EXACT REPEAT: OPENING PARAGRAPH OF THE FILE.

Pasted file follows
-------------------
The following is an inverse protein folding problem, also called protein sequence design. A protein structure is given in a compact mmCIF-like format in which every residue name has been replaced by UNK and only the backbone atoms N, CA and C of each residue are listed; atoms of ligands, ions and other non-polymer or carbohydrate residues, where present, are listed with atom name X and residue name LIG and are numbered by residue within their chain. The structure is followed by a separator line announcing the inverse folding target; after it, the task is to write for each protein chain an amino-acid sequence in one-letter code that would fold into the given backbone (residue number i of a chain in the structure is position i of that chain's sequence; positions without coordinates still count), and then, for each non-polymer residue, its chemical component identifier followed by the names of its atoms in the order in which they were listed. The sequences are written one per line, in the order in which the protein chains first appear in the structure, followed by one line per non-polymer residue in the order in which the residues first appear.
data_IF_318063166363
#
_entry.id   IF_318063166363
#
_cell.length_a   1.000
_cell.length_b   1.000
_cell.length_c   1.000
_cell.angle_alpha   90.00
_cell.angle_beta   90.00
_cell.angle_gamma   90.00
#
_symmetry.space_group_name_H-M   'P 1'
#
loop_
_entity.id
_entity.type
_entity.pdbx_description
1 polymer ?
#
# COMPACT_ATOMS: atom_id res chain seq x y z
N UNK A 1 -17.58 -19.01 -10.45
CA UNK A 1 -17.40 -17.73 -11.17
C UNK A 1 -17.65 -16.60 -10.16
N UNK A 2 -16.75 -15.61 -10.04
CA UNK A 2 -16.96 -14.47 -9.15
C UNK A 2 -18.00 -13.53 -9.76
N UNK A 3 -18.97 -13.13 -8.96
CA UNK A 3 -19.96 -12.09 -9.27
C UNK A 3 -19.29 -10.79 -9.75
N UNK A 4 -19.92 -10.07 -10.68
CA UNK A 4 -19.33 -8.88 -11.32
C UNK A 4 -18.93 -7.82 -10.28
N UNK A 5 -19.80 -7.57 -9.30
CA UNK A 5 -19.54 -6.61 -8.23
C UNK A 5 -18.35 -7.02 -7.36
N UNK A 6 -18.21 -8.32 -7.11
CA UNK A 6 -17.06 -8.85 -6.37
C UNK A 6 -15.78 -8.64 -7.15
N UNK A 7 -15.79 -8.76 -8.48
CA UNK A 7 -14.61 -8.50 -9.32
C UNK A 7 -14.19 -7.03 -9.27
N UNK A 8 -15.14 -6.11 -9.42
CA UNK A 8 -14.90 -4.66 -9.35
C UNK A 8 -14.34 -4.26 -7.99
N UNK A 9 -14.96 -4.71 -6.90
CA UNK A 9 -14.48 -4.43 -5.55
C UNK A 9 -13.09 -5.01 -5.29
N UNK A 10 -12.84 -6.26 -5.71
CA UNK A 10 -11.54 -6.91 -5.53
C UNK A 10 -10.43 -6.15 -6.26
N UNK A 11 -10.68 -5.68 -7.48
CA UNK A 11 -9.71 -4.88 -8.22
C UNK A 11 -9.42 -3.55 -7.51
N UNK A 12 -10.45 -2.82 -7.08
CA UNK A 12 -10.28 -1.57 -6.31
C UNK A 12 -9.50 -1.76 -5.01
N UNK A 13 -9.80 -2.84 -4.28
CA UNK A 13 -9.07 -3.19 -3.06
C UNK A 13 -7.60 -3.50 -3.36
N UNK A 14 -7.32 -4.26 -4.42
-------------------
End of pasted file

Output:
The following is an inverse protein folding problem, also called protein sequence design. A protein structure is given in a compact mmCIF-like format in which every residue name has been replaced by UNK and only the backbone atoms N, CA and C of each residue are listed; atoms of ligands, ions and other non-polymer or carbohydrate residues, where present, are listed with atom name X and residue name LIG and are numbered by residue within their chain. The structure is followed by a separator line announcing the inverse folding target; after it, the task is to write for each protein chain an amino-acid sequence in one-letter code that would fold into the given backbone (residue number i of a chain in the structure is position i of that chain's sequence; positions without coordinates still count), and then, for each non-polymer residue, its chemical component identifier followed by the names of its atoms in the order in which they were listed. The sequences are written one per line, in the order in which the protein chains first appear in the structure, followed by one line per non-polymer residue in the order in which the residues first appear.